Rotator Cuff Issues, Incline Dumbell press
A couple years ago i had my should pop out and make some nasty noises while doing incline dumbell press. I was put on a high strength anti-inflamtory and didnt do chest / shoulder excersises for several months. I finally got the shoulder back to full strength and starting hitting the gym hard. Last friday I was at the gym and it Happened again! What the heck am I doing wrong? Its still killing me and I have an appointment with the orthapedist next tuesday. I figure the doctor wont know exactly what it is or what to do but I'm hoping some one on this forum does!
Thanks for your help in advance
How well do you warm up and stretch? I suggest hitting the bike for 3-5 minutes, then performing shoulder stretches for a few minutes before you begin. Then, start off with 2 light warm up set to get the blood flowing, and to prepare your body for the excersize you are about to do. Find some shoulder excersizes on the internet.
"Nothing in the world can take the place of persistence. Talent will not; nothing is more common than unsuccessful men with talent. Genius will not; unrewarded genius is almost a proverb. Education alone will not; the world is full of educated derelicts. Persistence and determination alone are omnipotent. The slogan "press on" has solved and always will solve the problems of the human race." - John Calvin Coolidge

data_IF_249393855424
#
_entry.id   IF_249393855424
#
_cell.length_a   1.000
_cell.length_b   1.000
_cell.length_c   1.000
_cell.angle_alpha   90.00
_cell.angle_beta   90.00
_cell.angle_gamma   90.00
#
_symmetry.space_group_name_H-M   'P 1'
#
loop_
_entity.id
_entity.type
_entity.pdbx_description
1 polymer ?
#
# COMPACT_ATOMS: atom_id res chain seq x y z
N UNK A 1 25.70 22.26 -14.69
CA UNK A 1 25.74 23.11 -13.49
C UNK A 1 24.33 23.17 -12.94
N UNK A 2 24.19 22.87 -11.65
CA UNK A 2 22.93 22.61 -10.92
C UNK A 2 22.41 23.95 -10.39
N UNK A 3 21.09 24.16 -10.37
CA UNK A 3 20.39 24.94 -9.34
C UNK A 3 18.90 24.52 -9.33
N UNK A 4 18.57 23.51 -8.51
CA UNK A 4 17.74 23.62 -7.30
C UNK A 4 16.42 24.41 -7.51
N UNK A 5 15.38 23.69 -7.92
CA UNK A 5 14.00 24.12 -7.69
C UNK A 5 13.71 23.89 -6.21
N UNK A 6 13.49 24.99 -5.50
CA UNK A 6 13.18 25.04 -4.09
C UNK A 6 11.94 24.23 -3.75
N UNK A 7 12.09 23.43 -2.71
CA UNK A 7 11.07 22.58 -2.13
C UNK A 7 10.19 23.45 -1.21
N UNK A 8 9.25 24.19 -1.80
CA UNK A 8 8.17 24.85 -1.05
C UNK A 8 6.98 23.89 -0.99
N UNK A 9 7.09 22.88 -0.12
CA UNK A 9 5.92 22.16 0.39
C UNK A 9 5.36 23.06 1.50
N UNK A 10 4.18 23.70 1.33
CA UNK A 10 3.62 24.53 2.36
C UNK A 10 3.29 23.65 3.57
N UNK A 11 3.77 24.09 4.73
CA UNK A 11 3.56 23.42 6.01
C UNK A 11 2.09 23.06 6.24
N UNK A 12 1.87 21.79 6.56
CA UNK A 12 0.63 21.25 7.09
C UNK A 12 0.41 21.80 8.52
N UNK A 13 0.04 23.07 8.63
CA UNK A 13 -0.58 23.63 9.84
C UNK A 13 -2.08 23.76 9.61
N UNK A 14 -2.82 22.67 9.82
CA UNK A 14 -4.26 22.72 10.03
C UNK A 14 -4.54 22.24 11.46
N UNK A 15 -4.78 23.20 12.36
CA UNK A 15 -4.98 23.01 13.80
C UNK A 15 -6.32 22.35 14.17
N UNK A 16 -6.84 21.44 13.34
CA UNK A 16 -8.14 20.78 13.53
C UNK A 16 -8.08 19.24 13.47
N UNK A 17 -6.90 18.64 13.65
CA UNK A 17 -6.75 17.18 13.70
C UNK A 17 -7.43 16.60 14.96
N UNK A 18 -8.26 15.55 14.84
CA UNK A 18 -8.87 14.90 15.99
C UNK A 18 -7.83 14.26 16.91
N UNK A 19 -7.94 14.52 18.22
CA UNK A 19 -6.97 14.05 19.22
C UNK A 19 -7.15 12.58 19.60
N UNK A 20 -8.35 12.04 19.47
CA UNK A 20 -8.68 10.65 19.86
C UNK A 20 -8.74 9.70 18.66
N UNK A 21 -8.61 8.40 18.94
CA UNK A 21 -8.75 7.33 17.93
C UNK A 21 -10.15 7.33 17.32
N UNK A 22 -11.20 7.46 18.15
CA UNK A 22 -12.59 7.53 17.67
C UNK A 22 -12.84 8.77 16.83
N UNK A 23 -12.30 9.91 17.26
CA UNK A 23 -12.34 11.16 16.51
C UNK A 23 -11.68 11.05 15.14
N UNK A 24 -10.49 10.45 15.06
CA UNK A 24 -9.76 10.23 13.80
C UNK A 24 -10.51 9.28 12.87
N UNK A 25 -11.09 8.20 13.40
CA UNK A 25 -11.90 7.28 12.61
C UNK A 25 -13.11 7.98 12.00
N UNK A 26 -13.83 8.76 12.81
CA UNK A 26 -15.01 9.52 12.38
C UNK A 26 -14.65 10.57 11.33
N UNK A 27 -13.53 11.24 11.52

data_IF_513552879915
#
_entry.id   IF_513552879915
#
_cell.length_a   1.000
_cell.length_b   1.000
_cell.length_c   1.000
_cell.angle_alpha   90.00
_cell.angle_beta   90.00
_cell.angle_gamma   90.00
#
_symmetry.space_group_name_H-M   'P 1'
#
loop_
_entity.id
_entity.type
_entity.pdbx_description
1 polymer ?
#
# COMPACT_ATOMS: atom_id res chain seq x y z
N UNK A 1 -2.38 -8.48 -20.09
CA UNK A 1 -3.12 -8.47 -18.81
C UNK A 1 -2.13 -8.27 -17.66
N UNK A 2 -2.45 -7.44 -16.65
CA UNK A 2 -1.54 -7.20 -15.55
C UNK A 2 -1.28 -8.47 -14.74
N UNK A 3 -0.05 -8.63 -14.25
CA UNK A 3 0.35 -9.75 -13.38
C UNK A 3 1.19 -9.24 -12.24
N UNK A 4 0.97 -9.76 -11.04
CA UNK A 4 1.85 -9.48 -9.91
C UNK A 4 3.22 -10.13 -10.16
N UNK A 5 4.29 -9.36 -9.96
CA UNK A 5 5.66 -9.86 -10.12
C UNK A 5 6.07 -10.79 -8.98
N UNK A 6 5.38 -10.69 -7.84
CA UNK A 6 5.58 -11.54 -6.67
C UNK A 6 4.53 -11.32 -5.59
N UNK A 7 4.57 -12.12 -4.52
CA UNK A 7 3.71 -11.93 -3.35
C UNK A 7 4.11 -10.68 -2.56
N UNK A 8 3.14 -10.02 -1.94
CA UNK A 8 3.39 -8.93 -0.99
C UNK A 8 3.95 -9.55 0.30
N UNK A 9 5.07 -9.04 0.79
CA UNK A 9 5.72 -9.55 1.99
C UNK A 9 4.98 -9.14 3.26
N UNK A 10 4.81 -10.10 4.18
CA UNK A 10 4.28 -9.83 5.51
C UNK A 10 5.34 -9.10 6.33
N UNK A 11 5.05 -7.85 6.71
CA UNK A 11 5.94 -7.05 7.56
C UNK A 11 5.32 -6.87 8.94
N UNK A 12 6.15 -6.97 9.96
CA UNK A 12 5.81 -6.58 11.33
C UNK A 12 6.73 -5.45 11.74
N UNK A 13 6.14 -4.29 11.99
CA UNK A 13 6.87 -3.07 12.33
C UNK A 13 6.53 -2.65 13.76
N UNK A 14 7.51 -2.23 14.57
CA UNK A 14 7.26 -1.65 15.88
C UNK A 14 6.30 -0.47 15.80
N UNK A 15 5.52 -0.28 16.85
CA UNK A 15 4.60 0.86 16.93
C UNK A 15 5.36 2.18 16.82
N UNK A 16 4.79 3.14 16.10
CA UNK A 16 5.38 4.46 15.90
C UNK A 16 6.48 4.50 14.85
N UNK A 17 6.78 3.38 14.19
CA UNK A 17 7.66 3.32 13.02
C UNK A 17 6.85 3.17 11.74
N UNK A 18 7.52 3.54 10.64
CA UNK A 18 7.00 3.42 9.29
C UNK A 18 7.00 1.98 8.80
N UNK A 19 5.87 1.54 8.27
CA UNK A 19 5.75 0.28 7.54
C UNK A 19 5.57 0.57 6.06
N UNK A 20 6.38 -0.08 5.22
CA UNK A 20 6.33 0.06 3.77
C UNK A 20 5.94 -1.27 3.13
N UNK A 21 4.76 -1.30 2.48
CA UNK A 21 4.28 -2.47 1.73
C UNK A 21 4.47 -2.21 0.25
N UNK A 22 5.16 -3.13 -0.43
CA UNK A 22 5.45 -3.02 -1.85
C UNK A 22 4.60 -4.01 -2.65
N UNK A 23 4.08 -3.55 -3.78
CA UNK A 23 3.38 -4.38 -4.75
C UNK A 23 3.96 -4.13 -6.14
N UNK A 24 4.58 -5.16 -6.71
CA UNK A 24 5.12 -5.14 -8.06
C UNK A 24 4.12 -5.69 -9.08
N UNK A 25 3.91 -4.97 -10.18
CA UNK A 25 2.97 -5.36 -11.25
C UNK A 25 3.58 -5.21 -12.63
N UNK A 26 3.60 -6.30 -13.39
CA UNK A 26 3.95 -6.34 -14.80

9 months-20lb gains! (2005 Newbie gains)-A bit of motivation for beginners
August 2008 Progress Pics
Here's a post I made recently. It's still not finished, but it might help you articulate where your pain is and what triggers it. http://www.wannabebigforums.com/showthread.php?t=76326
Here's another link that might be helpful: http://www.stoneclinic.com/rotator_cuff.htm
Definately DON'T do anything except ice and rest until you see a medical professional.
A child does not learn to squat from the top down. In other words, he does not suddenly make a conscious decision one day to squat. Actually, he is squatting one day and make the conscious decision to stand. Squatting precedes standing in the developmental sequence. This is the way a child's brain learns to use the body as the child develops movement patterns. Therefore, a child is probably crawling, rocks back into a squatting position with the back completely relaxed and the hips completely flexed, and stands when he has enough hip strength. This approach makes a lot of sense and can be applied to relearning the deep squat movement if it is lost. -Gray Cook
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